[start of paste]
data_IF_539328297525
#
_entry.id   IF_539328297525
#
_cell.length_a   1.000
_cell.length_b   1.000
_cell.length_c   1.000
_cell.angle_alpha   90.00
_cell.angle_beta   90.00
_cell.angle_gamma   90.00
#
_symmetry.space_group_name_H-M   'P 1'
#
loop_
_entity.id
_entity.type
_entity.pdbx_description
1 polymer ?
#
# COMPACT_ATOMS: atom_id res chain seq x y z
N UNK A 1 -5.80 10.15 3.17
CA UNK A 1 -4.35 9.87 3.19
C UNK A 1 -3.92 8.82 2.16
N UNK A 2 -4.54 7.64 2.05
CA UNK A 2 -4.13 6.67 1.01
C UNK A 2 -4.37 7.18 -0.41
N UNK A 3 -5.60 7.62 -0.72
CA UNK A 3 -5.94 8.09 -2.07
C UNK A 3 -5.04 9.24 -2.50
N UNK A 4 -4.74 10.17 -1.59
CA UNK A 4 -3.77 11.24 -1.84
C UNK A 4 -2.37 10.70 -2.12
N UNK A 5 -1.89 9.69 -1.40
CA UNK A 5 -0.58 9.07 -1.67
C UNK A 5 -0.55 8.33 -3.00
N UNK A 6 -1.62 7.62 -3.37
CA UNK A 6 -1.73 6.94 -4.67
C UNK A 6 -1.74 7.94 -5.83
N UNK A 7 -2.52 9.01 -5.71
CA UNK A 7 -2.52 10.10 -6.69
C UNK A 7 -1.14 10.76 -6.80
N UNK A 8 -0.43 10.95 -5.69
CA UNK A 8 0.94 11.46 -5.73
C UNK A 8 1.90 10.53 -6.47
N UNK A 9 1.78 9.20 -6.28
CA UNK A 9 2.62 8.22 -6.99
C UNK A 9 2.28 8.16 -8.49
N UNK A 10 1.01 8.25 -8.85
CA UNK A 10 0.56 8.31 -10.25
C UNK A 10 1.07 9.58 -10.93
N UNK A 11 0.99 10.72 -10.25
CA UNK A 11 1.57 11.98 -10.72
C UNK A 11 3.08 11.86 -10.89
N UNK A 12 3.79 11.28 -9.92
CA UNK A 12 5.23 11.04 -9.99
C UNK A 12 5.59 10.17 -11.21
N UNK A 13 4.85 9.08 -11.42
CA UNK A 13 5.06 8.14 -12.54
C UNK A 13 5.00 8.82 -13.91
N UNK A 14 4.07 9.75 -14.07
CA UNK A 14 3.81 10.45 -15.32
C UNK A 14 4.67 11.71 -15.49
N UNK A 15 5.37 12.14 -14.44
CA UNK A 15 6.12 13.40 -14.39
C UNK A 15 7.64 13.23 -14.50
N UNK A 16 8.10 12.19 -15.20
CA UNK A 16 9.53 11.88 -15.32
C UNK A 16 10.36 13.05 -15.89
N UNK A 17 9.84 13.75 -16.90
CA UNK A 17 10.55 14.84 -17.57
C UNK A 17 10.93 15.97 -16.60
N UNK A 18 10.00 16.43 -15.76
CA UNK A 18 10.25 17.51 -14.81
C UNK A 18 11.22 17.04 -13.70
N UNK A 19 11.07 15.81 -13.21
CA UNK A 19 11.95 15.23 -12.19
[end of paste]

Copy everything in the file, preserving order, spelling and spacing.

data_IF_539328297525
#
_entry.id   IF_539328297525
#
_cell.length_a   1.000
_cell.length_b   1.000
_cell.length_c   1.000
_cell.angle_alpha   90.00
_cell.angle_beta   90.00
_cell.angle_gamma   90.00
#
_symmetry.space_group_name_H-M   'P 1'
#
loop_
_entity.id
_entity.type
_entity.pdbx_description
1 polymer ?
#
# COMPACT_ATOMS: atom_id res chain seq x y z
N UNK A 1 -5.80 10.15 3.17
CA UNK A 1 -4.35 9.87 3.19
C UNK A 1 -3.92 8.82 2.16
N UNK A 2 -4.54 7.64 2.05
CA UNK A 2 -4.13 6.67 1.01
C UNK A 2 -4.37 7.18 -0.41
N UNK A 3 -5.60 7.62 -0.72
CA UNK A 3 -5.94 8.09 -2.07
C UNK A 3 -5.04 9.24 -2.50
N UNK A 4 -4.74 10.17 -1.59
CA UNK A 4 -3.77 11.24 -1.84
C UNK A 4 -2.37 10.70 -2.12
N UNK A 5 -1.89 9.69 -1.40
CA UNK A 5 -0.58 9.07 -1.67
C UNK A 5 -0.55 8.33 -3.00
N UNK A 6 -1.62 7.62 -3.37
CA UNK A 6 -1.73 6.94 -4.67
C UNK A 6 -1.74 7.94 -5.83
N UNK A 7 -2.52 9.01 -5.71
CA UNK A 7 -2.52 10.10 -6.69
C UNK A 7 -1.14 10.76 -6.80
N UNK A 8 -0.43 10.95 -5.69
CA UNK A 8 0.94 11.46 -5.73
C UNK A 8 1.90 10.53 -6.47
N UNK A 9 1.78 9.20 -6.28
CA UNK A 9 2.62 8.22 -6.99
C UNK A 9 2.28 8.16 -8.49
N UNK A 10 1.01 8.25 -8.85
CA UNK A 10 0.56 8.31 -10.25
C UNK A 10 1.07 9.58 -10.93
N UNK A 11 0.99 10.72 -10.25
CA UNK A 11 1.57 11.98 -10.72
C UNK A 11 3.08 11.86 -10.89
N UNK A 12 3.79 11.28 -9.92
CA UNK A 12 5.23 11.04 -9.99
C UNK A 12 5.59 10.17 -11.21
N UNK A 13 4.85 9.08 -11.42
CA UNK A 13 5.06 8.14 -12.54
C UNK A 13 5.00 8.82 -13.91
N UNK A 14 4.07 9.75 -14.07
CA UNK A 14 3.81 10.45 -15.32
C UNK A 14 4.67 11.71 -15.49
N UNK A 15 5.37 12.14 -14.44
CA UNK A 15 6.12 13.40 -14.39
C UNK A 15 7.64 13.23 -14.50
N UNK A 16 8.10 12.19 -15.20
CA UNK A 16 9.53 11.88 -15.32
C UNK A 16 10.36 13.05 -15.89
N UNK A 17 9.84 13.75 -16.90
CA UNK A 17 10.55 14.84 -17.57
C UNK A 17 10.93 15.97 -16.60
N UNK A 18 10.00 16.43 -15.76
CA UNK A 18 10.25 17.51 -14.81
C UNK A 18 11.22 17.04 -13.70
N UNK A 19 11.07 15.81 -13.21
CA UNK A 19 11.95 15.23 -12.19